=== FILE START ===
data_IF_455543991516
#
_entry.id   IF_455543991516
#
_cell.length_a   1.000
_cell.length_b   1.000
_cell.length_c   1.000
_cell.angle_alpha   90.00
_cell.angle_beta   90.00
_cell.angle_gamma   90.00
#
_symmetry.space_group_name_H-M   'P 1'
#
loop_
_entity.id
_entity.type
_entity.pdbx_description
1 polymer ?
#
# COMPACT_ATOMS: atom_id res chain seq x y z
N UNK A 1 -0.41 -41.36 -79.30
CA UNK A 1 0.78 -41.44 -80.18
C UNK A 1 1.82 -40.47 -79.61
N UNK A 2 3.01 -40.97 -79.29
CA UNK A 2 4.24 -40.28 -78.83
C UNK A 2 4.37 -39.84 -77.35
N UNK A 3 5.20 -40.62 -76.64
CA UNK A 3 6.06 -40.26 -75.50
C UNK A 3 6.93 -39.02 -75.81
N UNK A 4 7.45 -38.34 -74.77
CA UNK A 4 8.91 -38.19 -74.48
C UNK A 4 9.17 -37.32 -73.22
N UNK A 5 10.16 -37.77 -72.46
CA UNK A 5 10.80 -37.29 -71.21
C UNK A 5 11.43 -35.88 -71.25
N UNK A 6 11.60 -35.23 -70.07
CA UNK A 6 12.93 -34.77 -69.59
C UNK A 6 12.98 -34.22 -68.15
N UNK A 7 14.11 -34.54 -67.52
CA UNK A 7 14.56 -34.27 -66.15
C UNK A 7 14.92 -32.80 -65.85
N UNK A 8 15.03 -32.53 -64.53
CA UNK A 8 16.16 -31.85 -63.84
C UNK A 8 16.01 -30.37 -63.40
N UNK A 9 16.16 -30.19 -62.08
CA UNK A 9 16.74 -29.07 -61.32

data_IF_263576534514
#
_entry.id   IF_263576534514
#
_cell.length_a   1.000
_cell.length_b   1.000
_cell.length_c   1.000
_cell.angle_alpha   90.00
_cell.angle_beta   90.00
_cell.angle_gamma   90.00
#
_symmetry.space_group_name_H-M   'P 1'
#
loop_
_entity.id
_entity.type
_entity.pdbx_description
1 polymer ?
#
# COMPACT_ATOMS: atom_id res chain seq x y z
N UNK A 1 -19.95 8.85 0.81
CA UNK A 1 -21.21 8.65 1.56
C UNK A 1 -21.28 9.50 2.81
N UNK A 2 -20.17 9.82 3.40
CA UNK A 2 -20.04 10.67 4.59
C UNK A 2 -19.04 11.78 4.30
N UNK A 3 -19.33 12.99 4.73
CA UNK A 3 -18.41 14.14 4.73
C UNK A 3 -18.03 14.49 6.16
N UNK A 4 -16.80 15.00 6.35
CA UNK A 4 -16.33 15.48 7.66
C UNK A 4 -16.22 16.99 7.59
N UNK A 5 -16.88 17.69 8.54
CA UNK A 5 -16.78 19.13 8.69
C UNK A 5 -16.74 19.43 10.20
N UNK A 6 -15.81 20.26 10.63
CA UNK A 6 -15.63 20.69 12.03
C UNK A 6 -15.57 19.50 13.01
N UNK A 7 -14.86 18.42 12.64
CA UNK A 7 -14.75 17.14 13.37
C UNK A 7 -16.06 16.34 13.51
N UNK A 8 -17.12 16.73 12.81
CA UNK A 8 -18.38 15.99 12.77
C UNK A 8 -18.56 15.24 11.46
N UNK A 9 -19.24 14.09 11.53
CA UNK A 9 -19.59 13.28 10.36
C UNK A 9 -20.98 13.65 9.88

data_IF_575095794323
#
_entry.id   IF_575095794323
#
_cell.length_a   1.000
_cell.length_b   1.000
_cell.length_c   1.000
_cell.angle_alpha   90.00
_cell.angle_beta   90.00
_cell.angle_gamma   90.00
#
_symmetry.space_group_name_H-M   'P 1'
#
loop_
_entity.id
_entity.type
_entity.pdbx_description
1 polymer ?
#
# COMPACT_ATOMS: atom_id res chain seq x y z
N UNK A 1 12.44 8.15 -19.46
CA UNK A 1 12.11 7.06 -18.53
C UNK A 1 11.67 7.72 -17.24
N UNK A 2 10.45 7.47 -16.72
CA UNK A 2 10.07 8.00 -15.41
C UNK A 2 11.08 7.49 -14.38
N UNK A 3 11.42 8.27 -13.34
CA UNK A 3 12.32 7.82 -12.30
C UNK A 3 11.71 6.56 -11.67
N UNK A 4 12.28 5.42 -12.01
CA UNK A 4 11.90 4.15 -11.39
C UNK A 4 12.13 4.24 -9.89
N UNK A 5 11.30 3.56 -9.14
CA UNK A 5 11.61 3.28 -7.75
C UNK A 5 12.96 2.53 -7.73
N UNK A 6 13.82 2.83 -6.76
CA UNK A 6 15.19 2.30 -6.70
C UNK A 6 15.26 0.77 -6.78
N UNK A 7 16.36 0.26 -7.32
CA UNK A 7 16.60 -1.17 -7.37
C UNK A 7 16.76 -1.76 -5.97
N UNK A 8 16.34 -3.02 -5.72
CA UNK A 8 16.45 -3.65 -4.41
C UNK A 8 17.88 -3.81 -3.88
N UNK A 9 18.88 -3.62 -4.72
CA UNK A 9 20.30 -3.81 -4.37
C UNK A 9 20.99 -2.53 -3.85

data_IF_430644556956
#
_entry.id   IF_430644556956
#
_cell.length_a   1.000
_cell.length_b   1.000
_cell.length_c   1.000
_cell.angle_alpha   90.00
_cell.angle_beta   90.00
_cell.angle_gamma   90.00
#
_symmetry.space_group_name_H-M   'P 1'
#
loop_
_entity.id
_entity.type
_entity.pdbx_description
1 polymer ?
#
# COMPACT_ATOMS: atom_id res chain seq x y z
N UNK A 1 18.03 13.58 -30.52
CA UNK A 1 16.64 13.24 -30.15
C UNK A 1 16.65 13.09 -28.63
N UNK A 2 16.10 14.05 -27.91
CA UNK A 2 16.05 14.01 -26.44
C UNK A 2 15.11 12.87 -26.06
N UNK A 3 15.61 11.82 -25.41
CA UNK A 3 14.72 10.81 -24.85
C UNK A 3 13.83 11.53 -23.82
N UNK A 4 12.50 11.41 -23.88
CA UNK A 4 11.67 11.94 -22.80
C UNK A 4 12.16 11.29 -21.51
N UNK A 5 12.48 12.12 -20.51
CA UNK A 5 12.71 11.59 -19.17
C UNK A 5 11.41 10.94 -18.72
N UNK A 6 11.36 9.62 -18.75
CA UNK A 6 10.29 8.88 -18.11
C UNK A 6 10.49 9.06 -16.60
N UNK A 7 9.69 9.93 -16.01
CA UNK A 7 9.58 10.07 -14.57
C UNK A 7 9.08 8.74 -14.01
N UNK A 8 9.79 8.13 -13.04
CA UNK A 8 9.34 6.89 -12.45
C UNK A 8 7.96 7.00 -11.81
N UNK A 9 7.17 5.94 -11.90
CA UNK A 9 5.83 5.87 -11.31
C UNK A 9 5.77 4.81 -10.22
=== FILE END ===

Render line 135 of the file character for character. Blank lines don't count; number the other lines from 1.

N UNK A 8 16.34 -3.02 -5.72